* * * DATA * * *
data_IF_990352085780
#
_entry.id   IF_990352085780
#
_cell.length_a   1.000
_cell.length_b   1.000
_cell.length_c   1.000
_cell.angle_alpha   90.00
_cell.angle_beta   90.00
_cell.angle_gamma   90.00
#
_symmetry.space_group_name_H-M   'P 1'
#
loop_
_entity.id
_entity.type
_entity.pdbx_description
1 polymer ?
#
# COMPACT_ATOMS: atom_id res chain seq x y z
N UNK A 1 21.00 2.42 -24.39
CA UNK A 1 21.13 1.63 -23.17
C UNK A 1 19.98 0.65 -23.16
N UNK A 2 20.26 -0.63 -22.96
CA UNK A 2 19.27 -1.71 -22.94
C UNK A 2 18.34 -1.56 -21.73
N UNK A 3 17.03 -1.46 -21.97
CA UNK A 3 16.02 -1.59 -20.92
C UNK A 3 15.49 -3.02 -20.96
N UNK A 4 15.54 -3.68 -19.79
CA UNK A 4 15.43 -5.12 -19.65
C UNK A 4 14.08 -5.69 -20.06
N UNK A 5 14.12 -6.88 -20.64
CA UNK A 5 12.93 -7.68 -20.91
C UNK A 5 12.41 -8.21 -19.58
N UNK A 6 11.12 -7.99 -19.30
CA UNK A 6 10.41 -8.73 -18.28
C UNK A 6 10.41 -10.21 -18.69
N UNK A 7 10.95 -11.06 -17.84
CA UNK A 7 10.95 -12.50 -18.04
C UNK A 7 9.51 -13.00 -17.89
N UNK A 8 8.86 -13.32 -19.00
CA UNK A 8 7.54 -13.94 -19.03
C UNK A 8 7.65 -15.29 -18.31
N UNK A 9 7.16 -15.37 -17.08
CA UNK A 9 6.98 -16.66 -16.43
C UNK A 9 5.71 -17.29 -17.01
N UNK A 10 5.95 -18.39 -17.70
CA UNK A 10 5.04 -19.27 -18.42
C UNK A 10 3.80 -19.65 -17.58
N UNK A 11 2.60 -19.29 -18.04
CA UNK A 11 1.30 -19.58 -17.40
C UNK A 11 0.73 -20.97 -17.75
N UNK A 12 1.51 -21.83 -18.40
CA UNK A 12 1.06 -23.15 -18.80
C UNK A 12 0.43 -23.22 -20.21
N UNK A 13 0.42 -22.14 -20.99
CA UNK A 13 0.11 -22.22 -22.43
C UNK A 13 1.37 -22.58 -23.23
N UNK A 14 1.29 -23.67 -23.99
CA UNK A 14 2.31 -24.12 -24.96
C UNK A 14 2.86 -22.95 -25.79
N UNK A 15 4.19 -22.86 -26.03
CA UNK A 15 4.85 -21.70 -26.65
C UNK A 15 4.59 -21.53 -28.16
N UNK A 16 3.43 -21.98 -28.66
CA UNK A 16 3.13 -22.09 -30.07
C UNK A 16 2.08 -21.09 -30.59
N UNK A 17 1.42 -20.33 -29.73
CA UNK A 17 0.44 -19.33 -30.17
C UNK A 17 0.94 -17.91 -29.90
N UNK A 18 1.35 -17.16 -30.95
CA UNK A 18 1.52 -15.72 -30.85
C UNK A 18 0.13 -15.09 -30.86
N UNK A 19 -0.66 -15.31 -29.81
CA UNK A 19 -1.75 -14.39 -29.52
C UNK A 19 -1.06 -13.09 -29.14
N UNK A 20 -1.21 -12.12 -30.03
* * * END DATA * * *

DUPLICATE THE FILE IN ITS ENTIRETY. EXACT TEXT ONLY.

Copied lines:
data_IF_990352085780
#
_entry.id   IF_990352085780
#
_cell.length_a   1.000
_cell.length_b   1.000
_cell.length_c   1.000
_cell.angle_alpha   90.00
_cell.angle_beta   90.00
_cell.angle_gamma   90.00
#
_symmetry.space_group_name_H-M   'P 1'
#
loop_
_entity.id
_entity.type
_entity.pdbx_description
1 polymer ?
#
# COMPACT_ATOMS: atom_id res chain seq x y z
N UNK A 1 21.00 2.42 -24.39
CA UNK A 1 21.13 1.63 -23.17
C UNK A 1 19.98 0.65 -23.16
N UNK A 2 20.26 -0.63 -22.96
CA UNK A 2 19.27 -1.71 -22.94
C UNK A 2 18.34 -1.56 -21.73
N UNK A 3 17.03 -1.46 -21.97
CA UNK A 3 16.02 -1.59 -20.92
C UNK A 3 15.49 -3.02 -20.96
N UNK A 4 15.54 -3.68 -19.79
CA UNK A 4 15.43 -5.12 -19.65
C UNK A 4 14.08 -5.69 -20.06
N UNK A 5 14.12 -6.88 -20.64
CA UNK A 5 12.93 -7.68 -20.91
C UNK A 5 12.41 -8.21 -19.58
N UNK A 6 11.12 -7.99 -19.30
CA UNK A 6 10.41 -8.73 -18.28
C UNK A 6 10.41 -10.21 -18.69
N UNK A 7 10.95 -11.06 -17.84
CA UNK A 7 10.95 -12.50 -18.04
C UNK A 7 9.51 -13.00 -17.89
N UNK A 8 8.86 -13.32 -19.00
CA UNK A 8 7.54 -13.94 -19.03
C UNK A 8 7.65 -15.29 -18.31
N UNK A 9 7.16 -15.37 -17.08
CA UNK A 9 6.98 -16.66 -16.43
C UNK A 9 5.71 -17.29 -17.01
N UNK A 10 5.95 -18.39 -17.70
CA UNK A 10 5.04 -19.27 -18.42
C UNK A 10 3.80 -19.65 -17.58
N UNK A 11 2.60 -19.29 -18.04
CA UNK A 11 1.30 -19.58 -17.40
C UNK A 11 0.73 -20.97 -17.75
N UNK A 12 1.51 -21.83 -18.40
CA UNK A 12 1.06 -23.15 -18.80
C UNK A 12 0.43 -23.22 -20.21
N UNK A 13 0.42 -22.14 -20.99
CA UNK A 13 0.11 -22.22 -22.43
C UNK A 13 1.37 -22.58 -23.23
N UNK A 14 1.29 -23.67 -23.99
CA UNK A 14 2.31 -24.12 -24.96
C UNK A 14 2.86 -22.95 -25.79
N UNK A 15 4.19 -22.86 -26.03
CA UNK A 15 4.85 -21.70 -26.65
C UNK A 15 4.59 -21.53 -28.16
N UNK A 16 3.43 -21.98 -28.66
CA UNK A 16 3.13 -22.09 -30.07
C UNK A 16 2.08 -21.09 -30.59
N UNK A 17 1.42 -20.33 -29.73
CA UNK A 17 0.44 -19.33 -30.17
C UNK A 17 0.94 -17.91 -29.90
N UNK A 18 1.35 -17.16 -30.95
CA UNK A 18 1.52 -15.72 -30.85
C UNK A 18 0.13 -15.09 -30.86
N UNK A 19 -0.66 -15.31 -29.81
CA UNK A 19 -1.75 -14.39 -29.52
C UNK A 19 -1.06 -13.09 -29.14
N UNK A 20 -1.21 -12.12 -30.03